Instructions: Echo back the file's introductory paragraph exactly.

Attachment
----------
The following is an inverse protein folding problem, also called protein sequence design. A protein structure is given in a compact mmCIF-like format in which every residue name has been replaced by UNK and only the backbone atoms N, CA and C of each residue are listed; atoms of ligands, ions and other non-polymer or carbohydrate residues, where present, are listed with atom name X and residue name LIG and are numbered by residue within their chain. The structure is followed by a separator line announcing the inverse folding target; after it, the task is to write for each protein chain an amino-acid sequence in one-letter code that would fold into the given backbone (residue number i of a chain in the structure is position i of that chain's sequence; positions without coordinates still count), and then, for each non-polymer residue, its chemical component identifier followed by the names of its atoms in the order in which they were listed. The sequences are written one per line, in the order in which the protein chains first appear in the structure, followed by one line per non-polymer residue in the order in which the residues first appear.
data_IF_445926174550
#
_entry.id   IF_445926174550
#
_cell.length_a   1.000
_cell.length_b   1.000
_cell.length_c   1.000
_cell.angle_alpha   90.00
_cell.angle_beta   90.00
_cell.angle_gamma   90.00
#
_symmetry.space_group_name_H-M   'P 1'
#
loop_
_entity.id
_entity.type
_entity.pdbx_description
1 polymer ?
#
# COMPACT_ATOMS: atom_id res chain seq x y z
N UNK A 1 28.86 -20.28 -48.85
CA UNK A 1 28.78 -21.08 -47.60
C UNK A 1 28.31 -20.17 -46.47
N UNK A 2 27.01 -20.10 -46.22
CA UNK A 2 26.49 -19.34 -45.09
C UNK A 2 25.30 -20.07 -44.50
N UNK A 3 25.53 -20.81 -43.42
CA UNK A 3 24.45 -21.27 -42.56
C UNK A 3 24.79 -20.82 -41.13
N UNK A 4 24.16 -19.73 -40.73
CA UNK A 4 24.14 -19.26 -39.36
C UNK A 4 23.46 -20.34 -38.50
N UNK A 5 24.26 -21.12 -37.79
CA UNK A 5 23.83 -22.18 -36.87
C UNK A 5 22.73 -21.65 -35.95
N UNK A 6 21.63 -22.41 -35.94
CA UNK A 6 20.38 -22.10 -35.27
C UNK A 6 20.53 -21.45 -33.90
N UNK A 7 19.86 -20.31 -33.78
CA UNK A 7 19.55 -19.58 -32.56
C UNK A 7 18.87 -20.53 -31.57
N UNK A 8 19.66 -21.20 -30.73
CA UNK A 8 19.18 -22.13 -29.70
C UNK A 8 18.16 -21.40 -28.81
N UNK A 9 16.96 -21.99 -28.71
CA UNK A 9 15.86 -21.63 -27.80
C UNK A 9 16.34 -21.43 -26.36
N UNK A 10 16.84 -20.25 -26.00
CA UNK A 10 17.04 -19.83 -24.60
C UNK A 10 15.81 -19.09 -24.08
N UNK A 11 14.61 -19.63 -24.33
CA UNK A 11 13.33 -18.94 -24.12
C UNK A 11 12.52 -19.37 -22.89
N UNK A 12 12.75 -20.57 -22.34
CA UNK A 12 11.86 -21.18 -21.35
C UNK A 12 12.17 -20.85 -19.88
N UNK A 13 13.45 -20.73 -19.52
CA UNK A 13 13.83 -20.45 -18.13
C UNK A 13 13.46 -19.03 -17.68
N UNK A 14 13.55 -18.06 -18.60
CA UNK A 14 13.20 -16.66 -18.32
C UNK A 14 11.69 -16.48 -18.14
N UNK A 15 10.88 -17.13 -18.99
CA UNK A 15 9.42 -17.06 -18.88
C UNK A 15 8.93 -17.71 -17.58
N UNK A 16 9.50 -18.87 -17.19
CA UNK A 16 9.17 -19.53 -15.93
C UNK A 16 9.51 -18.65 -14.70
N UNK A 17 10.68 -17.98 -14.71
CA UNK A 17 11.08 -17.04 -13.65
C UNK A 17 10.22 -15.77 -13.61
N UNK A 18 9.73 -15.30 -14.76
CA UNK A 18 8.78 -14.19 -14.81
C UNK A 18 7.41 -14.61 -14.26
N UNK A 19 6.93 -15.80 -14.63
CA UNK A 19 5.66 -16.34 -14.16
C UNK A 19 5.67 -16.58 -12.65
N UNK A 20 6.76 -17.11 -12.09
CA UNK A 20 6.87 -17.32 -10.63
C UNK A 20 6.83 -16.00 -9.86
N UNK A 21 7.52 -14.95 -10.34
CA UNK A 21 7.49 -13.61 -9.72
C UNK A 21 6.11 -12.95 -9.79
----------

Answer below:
The following is an inverse protein folding problem, also called protein sequence design. A protein structure is given in a compact mmCIF-like format in which every residue name has been replaced by UNK and only the backbone atoms N, CA and C of each residue are listed; atoms of ligands, ions and other non-polymer or carbohydrate residues, where present, are listed with atom name X and residue name LIG and are numbered by residue within their chain. The structure is followed by a separator line announcing the inverse folding target; after it, the task is to write for each protein chain an amino-acid sequence in one-letter code that would fold into the given backbone (residue number i of a chain in the structure is position i of that chain's sequence; positions without coordinates still count), and then, for each non-polymer residue, its chemical component identifier followed by the names of its atoms in the order in which they were listed. The sequences are written one per line, in the order in which the protein chains first appear in the structure, followed by one line per non-polymer residue in the order in which the residues first appear.